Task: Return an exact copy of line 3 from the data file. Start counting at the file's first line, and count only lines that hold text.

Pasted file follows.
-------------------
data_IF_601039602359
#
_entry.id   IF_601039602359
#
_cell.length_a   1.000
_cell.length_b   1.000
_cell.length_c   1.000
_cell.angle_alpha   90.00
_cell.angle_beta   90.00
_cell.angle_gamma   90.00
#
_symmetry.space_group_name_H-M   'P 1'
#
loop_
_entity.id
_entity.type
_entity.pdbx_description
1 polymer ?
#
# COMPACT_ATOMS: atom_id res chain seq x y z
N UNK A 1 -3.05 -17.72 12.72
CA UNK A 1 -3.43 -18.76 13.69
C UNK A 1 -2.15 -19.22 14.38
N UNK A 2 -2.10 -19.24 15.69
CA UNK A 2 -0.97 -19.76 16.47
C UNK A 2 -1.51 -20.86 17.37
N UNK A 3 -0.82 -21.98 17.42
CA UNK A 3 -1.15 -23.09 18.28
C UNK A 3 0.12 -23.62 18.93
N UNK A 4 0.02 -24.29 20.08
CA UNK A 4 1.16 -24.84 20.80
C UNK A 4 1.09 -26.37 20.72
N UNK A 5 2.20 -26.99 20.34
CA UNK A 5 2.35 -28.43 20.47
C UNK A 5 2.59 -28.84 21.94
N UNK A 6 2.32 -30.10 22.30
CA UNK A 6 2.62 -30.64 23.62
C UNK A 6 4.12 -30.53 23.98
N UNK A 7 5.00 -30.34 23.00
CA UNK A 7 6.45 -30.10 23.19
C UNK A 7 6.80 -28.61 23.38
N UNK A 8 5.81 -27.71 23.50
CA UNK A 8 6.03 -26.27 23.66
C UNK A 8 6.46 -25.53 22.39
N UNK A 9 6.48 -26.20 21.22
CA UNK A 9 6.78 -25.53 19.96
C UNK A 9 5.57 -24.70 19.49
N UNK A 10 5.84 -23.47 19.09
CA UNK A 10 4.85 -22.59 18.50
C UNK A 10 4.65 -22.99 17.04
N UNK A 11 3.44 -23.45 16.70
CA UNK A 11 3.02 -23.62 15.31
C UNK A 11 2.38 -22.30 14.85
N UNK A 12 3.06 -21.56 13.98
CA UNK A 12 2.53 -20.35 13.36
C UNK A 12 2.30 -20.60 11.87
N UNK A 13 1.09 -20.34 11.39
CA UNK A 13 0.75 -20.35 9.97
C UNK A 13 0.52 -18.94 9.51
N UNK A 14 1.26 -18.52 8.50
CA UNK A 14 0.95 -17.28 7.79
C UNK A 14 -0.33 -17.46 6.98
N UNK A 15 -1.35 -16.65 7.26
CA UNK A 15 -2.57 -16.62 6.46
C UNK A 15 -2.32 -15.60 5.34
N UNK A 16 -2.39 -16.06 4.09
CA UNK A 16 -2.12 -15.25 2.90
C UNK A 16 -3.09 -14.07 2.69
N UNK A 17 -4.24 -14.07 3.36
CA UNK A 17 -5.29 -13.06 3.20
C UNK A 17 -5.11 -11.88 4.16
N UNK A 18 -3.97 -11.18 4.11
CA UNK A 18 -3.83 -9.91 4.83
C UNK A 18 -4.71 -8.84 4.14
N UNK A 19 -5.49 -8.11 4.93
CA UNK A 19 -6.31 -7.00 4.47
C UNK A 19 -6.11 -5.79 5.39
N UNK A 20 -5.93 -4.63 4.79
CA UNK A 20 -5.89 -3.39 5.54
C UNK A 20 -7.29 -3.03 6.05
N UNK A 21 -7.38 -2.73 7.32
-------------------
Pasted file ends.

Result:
_entry.id   IF_601039602359